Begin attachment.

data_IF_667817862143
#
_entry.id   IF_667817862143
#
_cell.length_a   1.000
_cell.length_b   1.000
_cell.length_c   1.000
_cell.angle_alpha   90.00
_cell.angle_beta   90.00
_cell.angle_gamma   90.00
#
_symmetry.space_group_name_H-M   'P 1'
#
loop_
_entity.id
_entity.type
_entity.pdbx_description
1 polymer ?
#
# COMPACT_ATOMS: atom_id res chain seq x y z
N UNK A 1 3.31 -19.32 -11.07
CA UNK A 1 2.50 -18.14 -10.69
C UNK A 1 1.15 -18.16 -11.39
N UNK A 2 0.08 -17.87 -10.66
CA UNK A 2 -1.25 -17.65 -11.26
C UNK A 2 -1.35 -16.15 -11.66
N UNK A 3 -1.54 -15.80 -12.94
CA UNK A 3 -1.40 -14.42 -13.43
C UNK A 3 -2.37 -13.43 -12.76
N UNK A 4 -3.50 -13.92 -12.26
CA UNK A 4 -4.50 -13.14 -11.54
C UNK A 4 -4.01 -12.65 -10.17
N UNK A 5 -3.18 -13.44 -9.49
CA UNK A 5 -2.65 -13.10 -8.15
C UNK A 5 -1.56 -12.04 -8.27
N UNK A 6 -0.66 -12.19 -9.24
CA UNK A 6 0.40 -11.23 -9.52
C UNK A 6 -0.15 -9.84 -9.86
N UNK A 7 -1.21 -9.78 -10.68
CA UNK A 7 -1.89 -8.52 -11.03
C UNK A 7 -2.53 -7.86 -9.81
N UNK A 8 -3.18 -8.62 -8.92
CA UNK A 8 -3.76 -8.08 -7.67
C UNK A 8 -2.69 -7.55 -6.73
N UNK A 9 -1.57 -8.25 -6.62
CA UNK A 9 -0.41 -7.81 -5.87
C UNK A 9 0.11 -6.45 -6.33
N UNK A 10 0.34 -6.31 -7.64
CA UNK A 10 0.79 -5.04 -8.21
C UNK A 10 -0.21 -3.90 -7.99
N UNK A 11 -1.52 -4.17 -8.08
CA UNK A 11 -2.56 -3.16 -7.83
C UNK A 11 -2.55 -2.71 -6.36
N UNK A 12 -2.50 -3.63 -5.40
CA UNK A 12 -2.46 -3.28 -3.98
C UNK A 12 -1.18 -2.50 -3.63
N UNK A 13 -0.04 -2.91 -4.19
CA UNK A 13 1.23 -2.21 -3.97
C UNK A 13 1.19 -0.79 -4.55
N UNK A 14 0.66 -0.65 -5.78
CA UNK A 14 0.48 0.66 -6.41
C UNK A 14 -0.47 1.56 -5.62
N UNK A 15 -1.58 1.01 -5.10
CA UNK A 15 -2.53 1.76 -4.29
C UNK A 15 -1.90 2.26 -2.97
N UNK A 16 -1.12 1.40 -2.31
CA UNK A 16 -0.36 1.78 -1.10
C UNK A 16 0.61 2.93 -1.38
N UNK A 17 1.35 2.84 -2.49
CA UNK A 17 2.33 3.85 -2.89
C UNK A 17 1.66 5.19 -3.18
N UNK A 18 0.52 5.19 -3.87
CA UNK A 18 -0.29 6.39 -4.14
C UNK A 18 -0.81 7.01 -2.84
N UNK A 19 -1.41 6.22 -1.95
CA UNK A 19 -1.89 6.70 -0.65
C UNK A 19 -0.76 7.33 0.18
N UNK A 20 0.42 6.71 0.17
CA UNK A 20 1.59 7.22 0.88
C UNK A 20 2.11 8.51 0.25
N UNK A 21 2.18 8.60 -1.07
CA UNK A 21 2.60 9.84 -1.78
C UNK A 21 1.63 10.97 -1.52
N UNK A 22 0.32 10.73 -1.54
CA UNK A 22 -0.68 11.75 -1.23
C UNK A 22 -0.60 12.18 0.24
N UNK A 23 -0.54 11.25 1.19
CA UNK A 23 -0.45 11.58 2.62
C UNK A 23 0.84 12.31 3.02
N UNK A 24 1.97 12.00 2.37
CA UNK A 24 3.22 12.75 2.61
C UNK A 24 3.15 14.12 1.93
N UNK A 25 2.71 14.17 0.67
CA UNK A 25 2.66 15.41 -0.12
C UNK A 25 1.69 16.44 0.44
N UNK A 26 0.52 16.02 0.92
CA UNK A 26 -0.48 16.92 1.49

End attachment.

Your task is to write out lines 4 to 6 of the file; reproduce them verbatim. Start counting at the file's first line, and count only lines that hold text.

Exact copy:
#
_cell.length_a   1.000
_cell.length_b   1.000